Looking back on another week of news and headlines from Cupertino, this week’s Apple Loop includes the latest iPhone 15 disappointment, more iPhone 14 Pro issues, A16 Bionic chip struggles,… iPhone 14 Plus review, the disappearance of the Lightning port, Apple’s failed patent challenge, and quite a lot of songs in Apple Music.
Apple Loop is here to remind you of some of the many, many discussions that have taken place around Apple over the past seven days (and you can read my weekly Android news roundup here on Forbes).
Rumors of TouchID’s Return Might Be Wrong
It’s rare that Apple brings back the old technology (although we’re happy to see the return of the SD card reader in the MacBook Pro), but will that change for TouchID on the iPhone? While the fingerprint recognition system remains on the iPhone SE, the larger handsets rely on FaceID. The iPhone 15 family was going to be the big comeback, but that seems doubtful:
“In addition, [Bloomberg’s Mark] Gurman suggests Apple won’t be bringing Touch ID back to the iPhone 15 or any of the next flagship iPhones for years to come. We may see an iPhone SE with a side-mounted Touch ID scanner integrated into the power button down the line. “
(Power on via GSM Arena).
iPhone 14 Pro facing more power issues
Not content with having to deal with charging issues in software and grinding the cogs and gears of camera hardware, iPhone 14 Pro owners have a new problem to solve…the bump camera makes wireless charging difficult or impossible. By pushing the handset up and away from the charging plates, the resulting gap of a few millimeters is enough to disrupt the Qi charging option. And since this is a physical issue, there is no obvious solution via a software update:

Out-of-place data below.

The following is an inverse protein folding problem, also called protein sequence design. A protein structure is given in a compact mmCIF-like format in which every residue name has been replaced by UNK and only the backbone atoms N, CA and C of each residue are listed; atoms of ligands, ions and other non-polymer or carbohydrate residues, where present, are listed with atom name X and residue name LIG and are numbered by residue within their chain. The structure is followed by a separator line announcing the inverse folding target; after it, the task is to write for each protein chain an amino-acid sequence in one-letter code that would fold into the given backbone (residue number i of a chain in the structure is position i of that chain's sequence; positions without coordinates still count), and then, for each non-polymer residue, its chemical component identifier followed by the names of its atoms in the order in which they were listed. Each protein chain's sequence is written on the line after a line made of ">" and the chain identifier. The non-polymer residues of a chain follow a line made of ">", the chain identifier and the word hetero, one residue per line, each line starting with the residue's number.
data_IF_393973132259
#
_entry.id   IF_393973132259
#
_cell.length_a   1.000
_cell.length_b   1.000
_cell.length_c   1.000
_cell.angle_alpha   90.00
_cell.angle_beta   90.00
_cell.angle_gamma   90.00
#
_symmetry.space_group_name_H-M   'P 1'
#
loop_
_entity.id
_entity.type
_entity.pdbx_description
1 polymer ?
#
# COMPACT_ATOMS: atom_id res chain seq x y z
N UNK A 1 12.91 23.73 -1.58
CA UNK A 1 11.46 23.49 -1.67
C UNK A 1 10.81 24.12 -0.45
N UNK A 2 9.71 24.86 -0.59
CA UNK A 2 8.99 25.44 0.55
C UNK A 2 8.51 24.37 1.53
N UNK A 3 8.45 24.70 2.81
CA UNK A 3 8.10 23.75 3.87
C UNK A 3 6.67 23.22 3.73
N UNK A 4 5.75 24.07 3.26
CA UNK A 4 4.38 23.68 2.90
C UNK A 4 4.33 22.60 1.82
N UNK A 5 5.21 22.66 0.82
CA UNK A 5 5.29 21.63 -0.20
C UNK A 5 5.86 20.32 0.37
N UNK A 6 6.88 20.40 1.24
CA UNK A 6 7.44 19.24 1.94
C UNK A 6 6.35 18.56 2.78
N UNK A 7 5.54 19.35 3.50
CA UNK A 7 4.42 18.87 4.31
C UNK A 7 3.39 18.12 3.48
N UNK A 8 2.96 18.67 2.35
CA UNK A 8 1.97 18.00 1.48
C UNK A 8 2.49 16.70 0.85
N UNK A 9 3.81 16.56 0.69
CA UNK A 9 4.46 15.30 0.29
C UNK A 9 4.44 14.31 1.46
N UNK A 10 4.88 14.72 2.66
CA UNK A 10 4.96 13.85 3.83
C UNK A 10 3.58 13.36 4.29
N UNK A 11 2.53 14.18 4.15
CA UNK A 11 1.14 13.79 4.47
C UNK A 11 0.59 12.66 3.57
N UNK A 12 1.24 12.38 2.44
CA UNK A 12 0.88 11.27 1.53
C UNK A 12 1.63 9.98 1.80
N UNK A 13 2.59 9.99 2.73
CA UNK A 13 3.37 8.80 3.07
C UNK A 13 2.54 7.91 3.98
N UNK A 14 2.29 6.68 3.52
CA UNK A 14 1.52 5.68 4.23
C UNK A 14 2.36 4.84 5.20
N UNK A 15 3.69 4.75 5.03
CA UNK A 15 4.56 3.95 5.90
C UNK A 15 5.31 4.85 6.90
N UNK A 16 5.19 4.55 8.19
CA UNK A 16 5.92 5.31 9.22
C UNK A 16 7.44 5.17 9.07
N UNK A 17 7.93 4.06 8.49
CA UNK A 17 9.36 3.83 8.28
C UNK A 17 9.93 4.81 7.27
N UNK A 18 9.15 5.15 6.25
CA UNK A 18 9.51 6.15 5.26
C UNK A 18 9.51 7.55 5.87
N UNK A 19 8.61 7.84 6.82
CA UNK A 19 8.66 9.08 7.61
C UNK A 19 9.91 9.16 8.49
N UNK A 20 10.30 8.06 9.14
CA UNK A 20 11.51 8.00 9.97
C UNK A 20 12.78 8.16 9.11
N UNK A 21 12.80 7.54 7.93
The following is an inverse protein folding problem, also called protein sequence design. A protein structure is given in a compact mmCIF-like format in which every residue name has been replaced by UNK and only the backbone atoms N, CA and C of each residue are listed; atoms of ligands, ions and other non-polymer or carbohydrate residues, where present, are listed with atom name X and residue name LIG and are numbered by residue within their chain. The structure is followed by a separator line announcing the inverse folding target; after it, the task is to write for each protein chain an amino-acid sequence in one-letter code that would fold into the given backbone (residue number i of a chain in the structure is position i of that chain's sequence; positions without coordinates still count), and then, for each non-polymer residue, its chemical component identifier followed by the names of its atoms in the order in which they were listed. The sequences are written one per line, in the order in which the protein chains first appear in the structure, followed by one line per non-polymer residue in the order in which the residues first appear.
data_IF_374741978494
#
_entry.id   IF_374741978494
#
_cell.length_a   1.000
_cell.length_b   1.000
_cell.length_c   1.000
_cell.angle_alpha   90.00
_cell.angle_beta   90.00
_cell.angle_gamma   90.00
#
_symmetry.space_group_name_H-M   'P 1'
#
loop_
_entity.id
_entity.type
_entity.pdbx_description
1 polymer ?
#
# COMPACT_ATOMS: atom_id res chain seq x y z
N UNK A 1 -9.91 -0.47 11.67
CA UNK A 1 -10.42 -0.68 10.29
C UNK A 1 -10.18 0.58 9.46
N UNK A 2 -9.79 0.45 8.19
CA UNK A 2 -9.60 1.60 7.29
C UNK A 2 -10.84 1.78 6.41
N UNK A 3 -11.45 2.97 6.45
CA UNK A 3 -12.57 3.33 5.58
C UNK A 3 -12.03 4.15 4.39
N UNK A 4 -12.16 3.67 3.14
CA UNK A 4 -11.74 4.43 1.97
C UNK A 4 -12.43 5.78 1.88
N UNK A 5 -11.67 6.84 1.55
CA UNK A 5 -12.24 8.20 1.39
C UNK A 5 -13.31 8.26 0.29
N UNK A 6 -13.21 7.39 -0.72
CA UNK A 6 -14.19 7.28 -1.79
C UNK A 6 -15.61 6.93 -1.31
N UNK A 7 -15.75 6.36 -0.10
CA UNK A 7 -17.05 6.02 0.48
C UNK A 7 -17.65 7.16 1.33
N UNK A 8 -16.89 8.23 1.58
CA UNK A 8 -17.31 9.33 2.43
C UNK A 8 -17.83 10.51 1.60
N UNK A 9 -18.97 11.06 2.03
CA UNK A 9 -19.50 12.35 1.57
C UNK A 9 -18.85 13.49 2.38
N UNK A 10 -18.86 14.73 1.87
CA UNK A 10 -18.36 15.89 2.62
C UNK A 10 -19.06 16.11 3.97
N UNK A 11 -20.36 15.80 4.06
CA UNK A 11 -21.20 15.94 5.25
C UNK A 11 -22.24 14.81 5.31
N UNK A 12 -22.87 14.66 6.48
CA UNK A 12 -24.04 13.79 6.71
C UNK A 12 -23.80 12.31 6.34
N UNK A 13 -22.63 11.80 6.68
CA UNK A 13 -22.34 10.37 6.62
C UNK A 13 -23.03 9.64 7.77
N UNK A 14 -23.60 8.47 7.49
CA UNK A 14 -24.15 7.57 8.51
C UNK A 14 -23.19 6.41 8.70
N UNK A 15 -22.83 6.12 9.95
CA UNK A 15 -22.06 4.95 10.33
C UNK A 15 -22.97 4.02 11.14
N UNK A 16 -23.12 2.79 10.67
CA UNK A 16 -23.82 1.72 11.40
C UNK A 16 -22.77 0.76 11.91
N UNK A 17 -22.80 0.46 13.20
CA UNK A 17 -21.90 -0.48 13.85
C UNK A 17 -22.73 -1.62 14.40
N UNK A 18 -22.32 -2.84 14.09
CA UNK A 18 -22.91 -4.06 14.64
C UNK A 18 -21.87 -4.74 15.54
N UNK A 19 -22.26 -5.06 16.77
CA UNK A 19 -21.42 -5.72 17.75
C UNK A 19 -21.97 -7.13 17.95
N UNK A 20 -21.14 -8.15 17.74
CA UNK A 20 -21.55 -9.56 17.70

“However, many owners of the new iPhone 14 Pro are reporting a big problem with the enlarged camera bump needed to make all of this happen. Not only did the camera have early issues with physical vibrations in the third-party apps, but now owners are reporting that their wireless chargers won’t work with the handset.”
(The Mac Observer).
Game powerhouse needs a modifier
And the iPhone 14 Pro fun doesn’t stop there. Apple is proud of the performance that the A16 Bionic chipset brings to the handset, but they prove temperamental under continuous load. This usually happens during long gaming sessions, and as Nadeem Sarwar notes, the new iPhone’s thermal capabilities leave a bit to be desired:
“The iPhone 14 Pro has unusually poor thermal management hardware. Every demanding game I played for 30 minutes or more turned the phone into a very hot sandwich of glass and metal. area below the camera bump.”
iPhone 14 Plus Review
The first wave of reviews for the iPhone 14 Plus – the larger version of the standard iPhone – is coming. With an incredibly similar feature set to the iPhone 14, it pretty much comes down to size. Allison Johnson begins the review by looking at the physical differences of the 14 Plus:
“It’s probably an obvious point, but the feeling of having more visual space when using this phone – especially compared to a 6.1-inch model – is real. More text fits on its screen, and games and videos are a little more immersive. But it also behaves very well as a big phone. It’s a real struggle to use it with one hand, even with the interface controls iOS 16 “accessibility” user. Lots of people get along just fine with a big phone, but the 6.1-inch 14 and 14 Pro feel a lot more comfortable in my hand.”